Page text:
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Reba McEntire Tells Us How to Become the Ultimate 'Girl Boss'

Country music legend Reba McEntire does it all: she's a mom, a musician and producer, an actress, author and fashion designer. We chatted with Reba about how she balances it all to become the ultimate "Girl Boss."

Reba McEntire Tells Us How to Become the Ultimate "Girl Boss"
Jeremy Cowart

How did you become a boss and mentor as a woman in a world traditionally dominated by men?

I feel it’s something that happens. I didn’t decide one day that I wanted to be the boss or leader, it just happened. Say it’s ambition, curiosity, knowing in my gut that there has to be a better way of doing that thing everyone else is doing, or simply just stepping up. I was the 3rd out of 4 kids in a family of 6 so I wasn’t the oldest, the youngest or the only boy. I was the 3rd kid. Not the best position for attention. I worked for attention. I got the bad kind a lot of times but I worked hard for getting positive, good attention.

My Daddy was a leader. My Mama is a leader. People listen when they talk. I learned from the best. I’m still learning from people I look up to. I love the saying, “God gave you two ears and one mouth.” So I try to listen more than I talk. Sometimes I don’t and that’s when I get my foot stuck in my mouth.

I grew up in a man’s world. I did women’s work and I mostly did men’s work. I learned more from the chores outside working cattle than I did inside doing house work. I loved being outside. So I was around the men more. I saw how their minds worked. I realized that because I was a girl, I couldn’t do the harder physical work the men could do. I was fast to volunteer to drive the hay hauling truck because I knew I couldn’t throw a bale of hay up on the truck like the boys could.

I have had so many women to whom I look up to, that I study and watch how they handle being a female in a man’s world. They do it with grace, poise and tons of hard work. You just work harder. You just do it.

–Reba McEntire

Do you feel the expectations placed upon women are more rigid than those placed on men?

Always. From mama washing Pake’s clothes and putting them up to where us girls had to wash and put up our own clothes. Even though we were outside with Pake working cattle right beside him. I went into the music business knowing I had to do more. I loved it! I accepted that challenge. In one of my shows during my 1996 tour, I had 15 clothes changes, along with video, 10 dancers and all the bells and whistles you could come up with! I loved it!!!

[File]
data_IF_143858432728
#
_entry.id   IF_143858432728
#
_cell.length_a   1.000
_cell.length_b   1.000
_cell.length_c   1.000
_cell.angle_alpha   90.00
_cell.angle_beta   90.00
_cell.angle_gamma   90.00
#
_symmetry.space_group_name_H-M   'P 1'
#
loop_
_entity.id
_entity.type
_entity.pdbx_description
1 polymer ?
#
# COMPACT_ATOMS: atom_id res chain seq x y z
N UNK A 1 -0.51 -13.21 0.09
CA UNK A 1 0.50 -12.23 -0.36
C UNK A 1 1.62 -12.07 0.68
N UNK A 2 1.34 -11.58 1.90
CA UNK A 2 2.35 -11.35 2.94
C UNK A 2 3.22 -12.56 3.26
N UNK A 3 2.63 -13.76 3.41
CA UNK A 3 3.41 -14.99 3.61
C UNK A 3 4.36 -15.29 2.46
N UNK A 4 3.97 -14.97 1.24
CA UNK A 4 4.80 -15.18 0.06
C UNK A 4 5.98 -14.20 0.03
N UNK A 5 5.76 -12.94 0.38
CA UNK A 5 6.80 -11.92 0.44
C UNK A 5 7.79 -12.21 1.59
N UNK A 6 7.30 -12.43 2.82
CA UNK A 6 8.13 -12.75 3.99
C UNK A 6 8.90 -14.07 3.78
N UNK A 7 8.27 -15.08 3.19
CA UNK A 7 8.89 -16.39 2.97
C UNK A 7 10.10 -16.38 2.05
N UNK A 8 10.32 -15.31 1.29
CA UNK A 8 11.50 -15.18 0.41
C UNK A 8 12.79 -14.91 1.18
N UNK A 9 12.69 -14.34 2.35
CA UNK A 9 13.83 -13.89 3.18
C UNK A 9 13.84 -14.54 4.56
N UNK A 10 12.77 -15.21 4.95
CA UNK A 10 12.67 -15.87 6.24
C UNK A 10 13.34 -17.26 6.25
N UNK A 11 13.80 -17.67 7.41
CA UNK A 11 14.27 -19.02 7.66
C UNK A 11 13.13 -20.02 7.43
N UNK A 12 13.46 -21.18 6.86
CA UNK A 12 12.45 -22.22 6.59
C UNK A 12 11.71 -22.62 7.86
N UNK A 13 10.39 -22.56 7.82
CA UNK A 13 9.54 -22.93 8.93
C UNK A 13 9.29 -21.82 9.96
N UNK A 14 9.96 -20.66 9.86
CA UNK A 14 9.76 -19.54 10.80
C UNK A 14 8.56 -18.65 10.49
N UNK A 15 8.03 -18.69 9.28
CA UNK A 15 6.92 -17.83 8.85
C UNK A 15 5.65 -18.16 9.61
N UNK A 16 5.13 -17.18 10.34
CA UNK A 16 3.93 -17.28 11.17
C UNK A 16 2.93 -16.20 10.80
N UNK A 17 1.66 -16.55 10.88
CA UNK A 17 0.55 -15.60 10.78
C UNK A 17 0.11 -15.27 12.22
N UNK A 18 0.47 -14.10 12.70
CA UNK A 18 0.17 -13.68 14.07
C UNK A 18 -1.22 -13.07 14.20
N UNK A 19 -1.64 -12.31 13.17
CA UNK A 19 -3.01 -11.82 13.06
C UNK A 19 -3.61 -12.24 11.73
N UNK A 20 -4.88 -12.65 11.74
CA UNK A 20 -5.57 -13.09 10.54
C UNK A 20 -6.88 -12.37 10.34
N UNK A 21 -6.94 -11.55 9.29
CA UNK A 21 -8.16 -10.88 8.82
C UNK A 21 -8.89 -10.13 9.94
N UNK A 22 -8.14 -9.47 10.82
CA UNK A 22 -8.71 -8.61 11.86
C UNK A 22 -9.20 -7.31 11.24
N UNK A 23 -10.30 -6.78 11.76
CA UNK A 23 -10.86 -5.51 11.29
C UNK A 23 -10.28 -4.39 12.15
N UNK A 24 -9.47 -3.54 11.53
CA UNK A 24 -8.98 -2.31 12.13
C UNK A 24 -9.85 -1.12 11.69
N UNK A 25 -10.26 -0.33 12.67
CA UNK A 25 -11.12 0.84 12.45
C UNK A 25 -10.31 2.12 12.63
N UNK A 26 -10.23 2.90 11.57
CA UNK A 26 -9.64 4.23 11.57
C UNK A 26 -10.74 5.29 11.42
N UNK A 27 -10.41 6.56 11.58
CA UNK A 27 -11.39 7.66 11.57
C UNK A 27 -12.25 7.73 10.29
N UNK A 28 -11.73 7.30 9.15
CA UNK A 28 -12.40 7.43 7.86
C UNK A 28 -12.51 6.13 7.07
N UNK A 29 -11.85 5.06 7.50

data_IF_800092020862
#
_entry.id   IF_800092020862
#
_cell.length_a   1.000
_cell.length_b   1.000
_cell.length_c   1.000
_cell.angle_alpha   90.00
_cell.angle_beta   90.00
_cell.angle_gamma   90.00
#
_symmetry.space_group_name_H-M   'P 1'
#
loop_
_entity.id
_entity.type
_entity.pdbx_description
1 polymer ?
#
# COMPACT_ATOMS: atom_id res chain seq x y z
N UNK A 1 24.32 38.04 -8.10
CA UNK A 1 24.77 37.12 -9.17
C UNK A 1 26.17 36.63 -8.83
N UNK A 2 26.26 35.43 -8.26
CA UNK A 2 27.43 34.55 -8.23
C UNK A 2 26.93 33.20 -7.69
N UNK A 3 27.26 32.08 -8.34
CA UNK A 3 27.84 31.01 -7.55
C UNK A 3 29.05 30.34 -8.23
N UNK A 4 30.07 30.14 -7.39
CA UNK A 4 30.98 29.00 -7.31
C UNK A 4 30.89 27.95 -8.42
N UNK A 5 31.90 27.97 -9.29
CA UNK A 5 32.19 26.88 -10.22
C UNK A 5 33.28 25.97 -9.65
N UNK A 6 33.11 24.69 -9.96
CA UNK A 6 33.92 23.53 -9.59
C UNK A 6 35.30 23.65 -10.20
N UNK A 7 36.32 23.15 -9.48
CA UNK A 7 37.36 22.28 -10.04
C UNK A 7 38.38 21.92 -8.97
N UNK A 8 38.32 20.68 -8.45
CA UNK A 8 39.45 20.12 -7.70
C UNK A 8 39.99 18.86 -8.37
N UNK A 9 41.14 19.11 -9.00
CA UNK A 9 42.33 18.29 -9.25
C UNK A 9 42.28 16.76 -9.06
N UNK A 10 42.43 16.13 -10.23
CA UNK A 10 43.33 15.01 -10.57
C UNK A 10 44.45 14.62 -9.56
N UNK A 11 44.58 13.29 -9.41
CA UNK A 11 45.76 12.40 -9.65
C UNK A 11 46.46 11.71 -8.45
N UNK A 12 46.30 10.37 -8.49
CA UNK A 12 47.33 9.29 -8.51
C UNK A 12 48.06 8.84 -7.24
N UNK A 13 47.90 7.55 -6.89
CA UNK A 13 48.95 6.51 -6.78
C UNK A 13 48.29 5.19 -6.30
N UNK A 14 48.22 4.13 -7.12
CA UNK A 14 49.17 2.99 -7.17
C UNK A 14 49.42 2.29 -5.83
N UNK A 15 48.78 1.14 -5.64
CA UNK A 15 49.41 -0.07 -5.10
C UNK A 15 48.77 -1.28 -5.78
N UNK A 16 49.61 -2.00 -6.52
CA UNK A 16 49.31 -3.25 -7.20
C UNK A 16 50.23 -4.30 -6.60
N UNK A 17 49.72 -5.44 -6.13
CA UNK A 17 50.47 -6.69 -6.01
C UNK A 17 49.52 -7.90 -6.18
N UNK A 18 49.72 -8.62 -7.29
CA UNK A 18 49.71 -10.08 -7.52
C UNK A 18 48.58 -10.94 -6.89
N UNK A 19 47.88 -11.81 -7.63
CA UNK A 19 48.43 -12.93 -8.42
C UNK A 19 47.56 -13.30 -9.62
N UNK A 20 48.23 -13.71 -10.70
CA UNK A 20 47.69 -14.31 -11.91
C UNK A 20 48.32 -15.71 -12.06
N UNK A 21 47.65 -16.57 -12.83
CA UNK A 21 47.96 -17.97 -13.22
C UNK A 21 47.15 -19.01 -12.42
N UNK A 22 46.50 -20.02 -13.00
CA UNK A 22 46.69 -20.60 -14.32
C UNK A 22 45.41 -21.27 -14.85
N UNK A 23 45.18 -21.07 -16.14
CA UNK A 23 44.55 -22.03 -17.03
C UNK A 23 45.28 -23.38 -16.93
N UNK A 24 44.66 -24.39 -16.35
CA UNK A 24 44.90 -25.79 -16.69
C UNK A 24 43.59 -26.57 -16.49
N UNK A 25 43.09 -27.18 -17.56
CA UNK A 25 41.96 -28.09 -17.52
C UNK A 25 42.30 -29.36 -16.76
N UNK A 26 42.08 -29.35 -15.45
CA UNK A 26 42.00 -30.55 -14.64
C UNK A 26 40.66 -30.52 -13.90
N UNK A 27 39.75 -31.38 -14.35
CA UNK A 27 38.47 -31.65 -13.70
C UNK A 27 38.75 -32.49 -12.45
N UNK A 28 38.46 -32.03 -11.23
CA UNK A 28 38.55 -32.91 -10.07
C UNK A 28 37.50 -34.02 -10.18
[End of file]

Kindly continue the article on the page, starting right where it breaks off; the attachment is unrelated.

Maybe we, as women, are putting those expectations on ourselves. But I’ve always felt like the expectations were always more rigid on us than on men. But then again there was my older brother Pake who was a 3rd generation rodeo kid. Daddy and Grandpap were both world champions. What a tough expectation that was for Pake.

Mama made sure all us girls had our college degrees so we could make a living for ourselves no matter what. All of our upbringing came from ambitious, hard-working parents. All four of us kids have been successful in our adult years. I’m very proud of the whole family.

–Reba McEntire

What would you tell younger women who have high aspirations [to build a brand or start a business] but don't know where to start or have a mentor to guide them?

I would say, surround yourself with people who are doing what you want to do. Learn from them. Ask questions. Start at the bottom and learn every aspect about what you want to do. For example, if you want to be in the music business, go out on the road with a group. Get a job selling concessions, working as the assistant tour manager, carpenter, roadie, whatever job you can get. Go intern for a record label or management firm. Take classes at a University in Music business. Saturate yourself in your dream and learn from those who have been down that road before you. Then start paving some new roads for the young people coming up behind you. Pay it forward.

I knew nothing about starting a clothing line or a brand. Mama always said “Be true to the brand,” but I didn’t really understand that until I had one of my own….me. I’ve always wanted it to be honest, true to my character and morals. Going with my gut, which is basically listening to God who guides me, is my barometer of what I do and don’t do nowadays . We have been working on the REBA brand 11 years now. We’ve certainly had our ups and downs but wow, have I learned a lot! Again, I’ve surrounded myself with people I have learned from and who have helped me grow into the businesswoman I am today. 

There is no ‘I’ in “Team.” That’s a good thing.

Pick a "Girl Boss" anthem: Going Out Like That, Fancy, or All the Women I Am?

"All the Women I Am" could definitely be my anthem. It tells of where I came from and where I’m going.

At Livingly, we 'Live Life Beautifully.' What do you think makes a woman beautiful?

I think a huge, giving and loving heart makes a woman beautiful. When she has that, you can see it a mile away. 

There you have it, you heard it straight from the Girl Boss of all Girl Bosses, Miss Reba McEntire! A big thank you to Reba for chatting with us and sharing her secrets to a fulfilling and successful life! Be sure to check out Reba's new, namesake line on sale now at Dillards.

Fashion, beauty and lifestyle editor at Livingly. Miami Hurricane obsessed, forever Miami Heat loyal, Food Network junkie. You can reach me anytime at alison.higgins@livingly.com.
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